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ERIC Number: EJ1067958
Record Type: Journal
Publication Date: 2015-Jun
Pages: 8
Abstractor: As Provided
Reference Count: N/A
ISBN: N/A
ISSN: ISSN-1092-4388
Examination of the Locus of Positional Effects on Children's Production of Plural -"s": Considerations from Local and Global Speech Planning
Theodore, Rachel M.; Demuth, Katherine; Shattuck-Hufnagel, Stefanie
Journal of Speech, Language, and Hearing Research, v58 n3 p946-953 Jun 2015
Purpose: Prosodic and articulatory factors influence children's production of inflectional morphemes. For example, plural -"s" is produced more reliably in utterance-final compared to utterance-medial position (i.e., the positional effect), which has been attributed to the increased planning time in utterance-final position. In previous investigations of plural -"s", utterance-medial plurals were followed by a stop consonant (e.g., "dogs bark"), inducing high articulatory complexity. We examined whether the positional effect would be observed if the utterance-medial context were simplified to a following vowel. Method: An elicited imitation task was used to collect productions of plural nouns from 2-year-old children. Nouns were elicited utterance-medially and utterance-finally, with the medial plural followed by either a stressed or an unstressed vowel. Acoustic analysis was used to identify evidence of morpheme production. Results: The positional effect was absent when the morpheme was followed by a vowel (e.g., "dogs eat"). However, it returned when the vowel-initial word contained 2 syllables (e.g., "dogs arrive"), suggesting that the increased processing load in the latter condition negated the facilitative effect of the easy articulatory context. Conclusions: Children's productions of grammatical morphemes reflect a rich interaction between emerging levels of linguistic competence, raising considerations for diagnosis and rehabilitation of language disorders.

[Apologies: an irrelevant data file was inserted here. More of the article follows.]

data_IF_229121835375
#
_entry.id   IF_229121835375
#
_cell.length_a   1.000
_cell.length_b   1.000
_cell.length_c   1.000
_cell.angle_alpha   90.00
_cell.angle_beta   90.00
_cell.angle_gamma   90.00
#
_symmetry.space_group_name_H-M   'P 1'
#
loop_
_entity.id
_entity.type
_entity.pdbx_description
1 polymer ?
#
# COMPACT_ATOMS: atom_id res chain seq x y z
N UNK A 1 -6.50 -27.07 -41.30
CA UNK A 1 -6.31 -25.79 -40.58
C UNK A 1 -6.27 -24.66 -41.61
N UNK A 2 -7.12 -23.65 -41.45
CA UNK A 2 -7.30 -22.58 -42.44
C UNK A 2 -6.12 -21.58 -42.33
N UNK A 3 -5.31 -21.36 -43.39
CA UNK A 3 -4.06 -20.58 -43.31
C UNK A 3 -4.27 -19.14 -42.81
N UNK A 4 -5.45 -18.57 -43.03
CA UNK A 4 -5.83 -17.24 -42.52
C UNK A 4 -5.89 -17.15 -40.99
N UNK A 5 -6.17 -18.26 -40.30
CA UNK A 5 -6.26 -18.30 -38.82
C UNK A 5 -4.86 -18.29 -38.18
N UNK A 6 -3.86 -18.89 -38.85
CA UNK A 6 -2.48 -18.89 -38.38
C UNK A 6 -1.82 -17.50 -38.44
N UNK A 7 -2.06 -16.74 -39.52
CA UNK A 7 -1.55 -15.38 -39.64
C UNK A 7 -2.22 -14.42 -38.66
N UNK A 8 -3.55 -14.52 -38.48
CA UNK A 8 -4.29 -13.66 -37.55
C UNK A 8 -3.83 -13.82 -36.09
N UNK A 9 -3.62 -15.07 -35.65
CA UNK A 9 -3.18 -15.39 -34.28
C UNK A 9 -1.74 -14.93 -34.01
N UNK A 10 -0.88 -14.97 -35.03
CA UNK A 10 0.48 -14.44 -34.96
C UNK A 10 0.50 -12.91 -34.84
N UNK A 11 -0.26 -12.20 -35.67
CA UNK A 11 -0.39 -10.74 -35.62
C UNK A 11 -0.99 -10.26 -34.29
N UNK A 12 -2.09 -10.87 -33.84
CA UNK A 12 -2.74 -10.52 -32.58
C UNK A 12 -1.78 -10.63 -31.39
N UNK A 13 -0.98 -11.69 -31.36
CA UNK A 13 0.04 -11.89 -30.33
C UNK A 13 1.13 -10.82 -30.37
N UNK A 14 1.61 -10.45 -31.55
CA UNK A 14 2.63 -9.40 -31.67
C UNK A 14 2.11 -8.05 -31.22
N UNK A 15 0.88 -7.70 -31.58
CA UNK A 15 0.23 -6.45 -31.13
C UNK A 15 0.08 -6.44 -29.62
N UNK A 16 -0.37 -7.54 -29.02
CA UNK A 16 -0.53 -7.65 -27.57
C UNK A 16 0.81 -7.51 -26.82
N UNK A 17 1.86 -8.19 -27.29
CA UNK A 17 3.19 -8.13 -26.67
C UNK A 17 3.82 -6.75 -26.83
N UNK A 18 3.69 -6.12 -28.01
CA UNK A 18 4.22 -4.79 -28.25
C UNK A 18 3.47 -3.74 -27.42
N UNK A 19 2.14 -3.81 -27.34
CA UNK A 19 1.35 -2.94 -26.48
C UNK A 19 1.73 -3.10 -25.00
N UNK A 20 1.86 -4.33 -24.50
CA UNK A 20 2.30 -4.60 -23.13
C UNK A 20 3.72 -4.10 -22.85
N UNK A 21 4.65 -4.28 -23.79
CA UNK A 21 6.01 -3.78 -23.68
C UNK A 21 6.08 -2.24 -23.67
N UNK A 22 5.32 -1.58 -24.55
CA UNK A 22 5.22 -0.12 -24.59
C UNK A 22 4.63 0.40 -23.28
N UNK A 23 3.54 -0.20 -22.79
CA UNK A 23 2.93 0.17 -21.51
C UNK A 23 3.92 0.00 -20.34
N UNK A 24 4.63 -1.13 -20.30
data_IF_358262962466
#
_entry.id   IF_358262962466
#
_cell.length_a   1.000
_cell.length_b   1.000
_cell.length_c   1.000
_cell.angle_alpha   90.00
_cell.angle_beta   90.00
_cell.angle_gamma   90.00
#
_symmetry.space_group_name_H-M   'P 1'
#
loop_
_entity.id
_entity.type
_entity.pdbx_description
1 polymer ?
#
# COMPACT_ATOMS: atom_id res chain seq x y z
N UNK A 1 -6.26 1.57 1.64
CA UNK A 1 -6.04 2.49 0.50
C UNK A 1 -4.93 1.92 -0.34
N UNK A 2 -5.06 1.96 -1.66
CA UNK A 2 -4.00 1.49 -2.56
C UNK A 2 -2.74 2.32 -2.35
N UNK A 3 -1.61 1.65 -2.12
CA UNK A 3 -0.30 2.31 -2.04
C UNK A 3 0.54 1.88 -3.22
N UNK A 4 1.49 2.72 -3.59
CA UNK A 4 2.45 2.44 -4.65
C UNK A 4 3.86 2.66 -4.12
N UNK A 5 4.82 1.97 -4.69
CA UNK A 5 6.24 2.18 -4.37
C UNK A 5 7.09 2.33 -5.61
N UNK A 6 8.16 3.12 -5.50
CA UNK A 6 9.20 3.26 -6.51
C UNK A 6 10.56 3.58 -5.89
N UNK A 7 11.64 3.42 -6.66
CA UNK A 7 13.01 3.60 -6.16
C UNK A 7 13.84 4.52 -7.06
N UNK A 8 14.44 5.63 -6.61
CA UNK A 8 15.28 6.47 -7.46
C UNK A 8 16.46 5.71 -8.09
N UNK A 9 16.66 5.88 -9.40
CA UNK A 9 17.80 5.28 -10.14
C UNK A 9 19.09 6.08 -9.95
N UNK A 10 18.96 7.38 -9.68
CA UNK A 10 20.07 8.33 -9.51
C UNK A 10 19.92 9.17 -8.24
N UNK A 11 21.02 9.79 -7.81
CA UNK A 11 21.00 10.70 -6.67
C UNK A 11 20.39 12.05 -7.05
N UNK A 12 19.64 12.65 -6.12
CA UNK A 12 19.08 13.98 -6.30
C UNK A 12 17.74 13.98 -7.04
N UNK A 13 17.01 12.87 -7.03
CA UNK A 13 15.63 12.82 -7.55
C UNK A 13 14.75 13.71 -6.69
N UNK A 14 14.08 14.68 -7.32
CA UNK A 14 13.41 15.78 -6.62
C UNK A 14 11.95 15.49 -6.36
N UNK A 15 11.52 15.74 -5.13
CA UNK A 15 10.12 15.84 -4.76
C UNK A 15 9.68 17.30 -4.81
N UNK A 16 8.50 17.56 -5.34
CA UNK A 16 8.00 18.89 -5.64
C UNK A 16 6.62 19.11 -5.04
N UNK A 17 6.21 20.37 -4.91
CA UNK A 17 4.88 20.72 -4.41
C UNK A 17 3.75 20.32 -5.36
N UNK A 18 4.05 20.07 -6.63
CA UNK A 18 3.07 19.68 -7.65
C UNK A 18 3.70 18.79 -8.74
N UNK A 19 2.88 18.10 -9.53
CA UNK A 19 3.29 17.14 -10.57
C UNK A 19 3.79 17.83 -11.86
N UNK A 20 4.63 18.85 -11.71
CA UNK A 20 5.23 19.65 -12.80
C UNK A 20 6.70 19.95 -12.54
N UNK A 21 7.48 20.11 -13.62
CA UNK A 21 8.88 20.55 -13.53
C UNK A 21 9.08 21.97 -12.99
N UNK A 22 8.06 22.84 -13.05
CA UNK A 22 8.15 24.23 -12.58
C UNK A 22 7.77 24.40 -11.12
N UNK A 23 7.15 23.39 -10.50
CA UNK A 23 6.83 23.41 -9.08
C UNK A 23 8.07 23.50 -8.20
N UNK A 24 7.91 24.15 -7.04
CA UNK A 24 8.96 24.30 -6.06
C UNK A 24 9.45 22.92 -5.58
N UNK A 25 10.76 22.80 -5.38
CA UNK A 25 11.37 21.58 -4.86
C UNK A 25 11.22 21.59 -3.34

American Speech-Language-Hearing Association (ASHA). 10801 Rockville Pike, Rockville, MD 20852. Tel: 800-638-8255; Fax: 301-571-0457; e-mail: subscribe@asha.org; Web site: http://jslhr.asha.org
Publication Type: Journal Articles; Reports - Research
Education Level: N/A
Audience: N/A
Language: English
Sponsor: National Institutes of Health (DHHS)
Authoring Institution: N/A
IES Grant or Contract Numbers: 057606